Character clothing choice as plot device
One of my favorite television programs when I was growing up was a British drama called “The Avengers,” a secret-agent thriller featuring Jonathan Steed (Patrick Macnee) - an urbane, proper gentleman spy – and an adventurous citizen Emma Peel who repeatedly saved the world from diabolical evil-doers.
While I was too young to understand the plot of each episode, I did understand that the hero was a beautiful woman with superior fighting skills, intelligence, and a fantastic wardrobe. I especially loved Mrs. Peel’s close-fitting catsuits and leather boots! I wanted to be Emma Peel even more than I wanted to be a crew member on the Starship Enterprise. And that’s saying something.
As with almost all good fiction (whether on the screen or on the page) in “The Avengers,” costuming was a critical to characterization. Steed, as the stereotypical English gentleman with his Savile Row suits, bowler hat, and umbrella, represented the upper crust of society. Peel’s fashions, with their bold accents, bright colors, and geometric patterns, symbolized youth and the modern England of the 1960s.
If you’re a fiction writer looking to learn how to enhance your characterization through clothing, you’re in luck. Resources abound both on the internet and in print. In fact, they are so easy to find, I’m not even going to include any links to them in this post. Instead, I want you to check out an excellent post by romantic suspense writer Fiona Quinn in which she talks about how various articles of clothing and accessories can hinder or help you characters. It’s a whole new take on how to use clothes in your fiction – not as a tool of characterization, but as a plot device. And her advice actually makes a lot of sense for real characters, too!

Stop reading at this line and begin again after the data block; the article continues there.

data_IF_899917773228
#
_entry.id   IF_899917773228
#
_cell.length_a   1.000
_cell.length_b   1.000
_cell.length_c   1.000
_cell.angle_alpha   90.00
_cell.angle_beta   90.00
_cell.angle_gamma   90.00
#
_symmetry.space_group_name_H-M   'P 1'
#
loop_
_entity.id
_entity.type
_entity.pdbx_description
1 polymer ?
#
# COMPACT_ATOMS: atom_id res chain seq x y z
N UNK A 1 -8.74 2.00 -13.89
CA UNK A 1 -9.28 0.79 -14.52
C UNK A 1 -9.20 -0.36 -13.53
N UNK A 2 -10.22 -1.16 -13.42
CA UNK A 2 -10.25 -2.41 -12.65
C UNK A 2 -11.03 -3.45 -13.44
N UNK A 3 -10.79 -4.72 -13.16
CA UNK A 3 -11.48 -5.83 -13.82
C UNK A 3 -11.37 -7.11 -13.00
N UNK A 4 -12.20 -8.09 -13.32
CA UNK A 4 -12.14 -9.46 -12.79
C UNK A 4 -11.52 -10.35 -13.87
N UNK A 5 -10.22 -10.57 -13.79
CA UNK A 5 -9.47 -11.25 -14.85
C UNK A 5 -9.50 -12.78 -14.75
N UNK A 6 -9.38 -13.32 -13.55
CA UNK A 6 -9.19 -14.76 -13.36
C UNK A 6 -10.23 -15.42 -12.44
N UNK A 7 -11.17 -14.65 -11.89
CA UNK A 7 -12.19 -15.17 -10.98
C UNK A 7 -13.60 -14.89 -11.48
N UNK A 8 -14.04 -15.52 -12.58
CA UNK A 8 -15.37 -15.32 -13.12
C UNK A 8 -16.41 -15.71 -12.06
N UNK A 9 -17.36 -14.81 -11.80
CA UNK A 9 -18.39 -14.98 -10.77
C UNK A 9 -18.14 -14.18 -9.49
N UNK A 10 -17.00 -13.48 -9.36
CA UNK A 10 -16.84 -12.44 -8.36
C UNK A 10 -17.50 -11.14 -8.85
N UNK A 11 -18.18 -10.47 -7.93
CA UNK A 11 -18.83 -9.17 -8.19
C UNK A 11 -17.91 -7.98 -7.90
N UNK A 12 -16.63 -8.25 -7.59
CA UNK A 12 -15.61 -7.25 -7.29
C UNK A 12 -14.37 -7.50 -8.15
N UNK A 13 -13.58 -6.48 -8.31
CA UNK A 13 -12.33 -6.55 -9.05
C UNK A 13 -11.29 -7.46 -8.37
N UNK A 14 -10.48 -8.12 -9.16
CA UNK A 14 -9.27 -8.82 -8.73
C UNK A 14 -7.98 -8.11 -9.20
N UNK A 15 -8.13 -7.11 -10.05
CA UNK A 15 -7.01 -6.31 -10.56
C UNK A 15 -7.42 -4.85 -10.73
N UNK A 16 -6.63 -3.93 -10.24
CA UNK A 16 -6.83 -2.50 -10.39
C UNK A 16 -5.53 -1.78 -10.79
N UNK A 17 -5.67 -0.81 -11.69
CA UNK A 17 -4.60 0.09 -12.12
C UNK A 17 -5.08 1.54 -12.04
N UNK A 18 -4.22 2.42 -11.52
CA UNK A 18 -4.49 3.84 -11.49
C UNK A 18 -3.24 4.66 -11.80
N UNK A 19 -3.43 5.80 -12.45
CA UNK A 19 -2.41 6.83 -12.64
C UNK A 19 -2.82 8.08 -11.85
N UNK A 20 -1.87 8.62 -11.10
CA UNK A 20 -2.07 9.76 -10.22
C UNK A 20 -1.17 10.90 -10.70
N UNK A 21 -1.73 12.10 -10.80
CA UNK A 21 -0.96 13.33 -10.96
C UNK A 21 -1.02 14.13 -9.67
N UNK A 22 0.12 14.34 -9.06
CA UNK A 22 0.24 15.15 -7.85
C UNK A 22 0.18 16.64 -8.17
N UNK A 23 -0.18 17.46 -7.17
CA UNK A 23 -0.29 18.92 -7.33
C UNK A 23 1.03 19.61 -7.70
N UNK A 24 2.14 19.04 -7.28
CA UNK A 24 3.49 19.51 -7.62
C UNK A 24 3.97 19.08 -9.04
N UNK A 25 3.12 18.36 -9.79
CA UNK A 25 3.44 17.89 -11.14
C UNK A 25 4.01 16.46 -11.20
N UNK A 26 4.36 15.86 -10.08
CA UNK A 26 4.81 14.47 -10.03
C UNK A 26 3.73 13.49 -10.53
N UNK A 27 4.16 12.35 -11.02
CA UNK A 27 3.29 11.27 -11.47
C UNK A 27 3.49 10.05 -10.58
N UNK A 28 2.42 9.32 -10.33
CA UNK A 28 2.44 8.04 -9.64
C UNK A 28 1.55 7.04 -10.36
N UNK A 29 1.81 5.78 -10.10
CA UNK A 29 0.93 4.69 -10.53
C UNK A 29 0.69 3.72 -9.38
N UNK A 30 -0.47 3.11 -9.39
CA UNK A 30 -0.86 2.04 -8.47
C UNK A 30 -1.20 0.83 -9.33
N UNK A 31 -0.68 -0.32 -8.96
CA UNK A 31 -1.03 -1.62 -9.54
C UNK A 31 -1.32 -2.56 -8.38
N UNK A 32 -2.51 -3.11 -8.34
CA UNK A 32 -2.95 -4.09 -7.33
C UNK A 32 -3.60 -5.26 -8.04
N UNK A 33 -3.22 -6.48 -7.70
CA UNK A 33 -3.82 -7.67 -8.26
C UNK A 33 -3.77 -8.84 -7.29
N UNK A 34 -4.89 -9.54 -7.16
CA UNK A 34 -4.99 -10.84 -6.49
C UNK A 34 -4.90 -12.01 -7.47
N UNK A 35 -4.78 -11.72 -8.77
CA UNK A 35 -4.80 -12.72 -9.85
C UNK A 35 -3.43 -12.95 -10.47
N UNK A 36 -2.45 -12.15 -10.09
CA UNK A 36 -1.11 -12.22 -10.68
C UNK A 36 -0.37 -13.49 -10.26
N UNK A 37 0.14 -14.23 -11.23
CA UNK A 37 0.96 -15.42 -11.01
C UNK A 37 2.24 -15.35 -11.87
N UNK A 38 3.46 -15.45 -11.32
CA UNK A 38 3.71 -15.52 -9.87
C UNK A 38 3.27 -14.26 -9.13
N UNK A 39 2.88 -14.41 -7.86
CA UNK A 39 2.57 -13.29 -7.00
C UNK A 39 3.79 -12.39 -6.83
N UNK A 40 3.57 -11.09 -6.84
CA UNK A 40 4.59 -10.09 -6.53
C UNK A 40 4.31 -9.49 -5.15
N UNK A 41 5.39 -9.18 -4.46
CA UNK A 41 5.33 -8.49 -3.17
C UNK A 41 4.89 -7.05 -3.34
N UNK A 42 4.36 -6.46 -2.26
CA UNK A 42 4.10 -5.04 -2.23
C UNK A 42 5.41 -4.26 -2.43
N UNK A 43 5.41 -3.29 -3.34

But before you go see Fiona, test your fashion sensibilities below with this true or false quiz. You’ll find the answers in the text of Fiona’s post. True or False?
Long, full skirts are a great choice for your character’s wardrobe because it gives her freedom of movement in a fight.
Your character never carries a purse because bags are a liability.
Uh-oh, your character is running from villain. He lunges for her but can’t get a grip because her shirt fits close to her body.
Your character would never wear wedge heels, they’re just too clunky to walk in, let alone try to fight in.
Lycra jeans are the only kind your character buys because they fit close to her body and don’t restrict her movements the way traditional denim does.
Ok – so I’m not the best at writing quizzes, but Fiona is great at teaching you how clothes can help or hinder your character. Click here to read What Not To Wear by Fiona Quinn, and while you’re on her website, look around – it’s a goldmine of resources for crime and thriller writers!!
Have you ever used clothing as a plot device? What did you do? How did it work?
I'm sure Fiona Quinn would approve of Mrs. Peel's catsuit.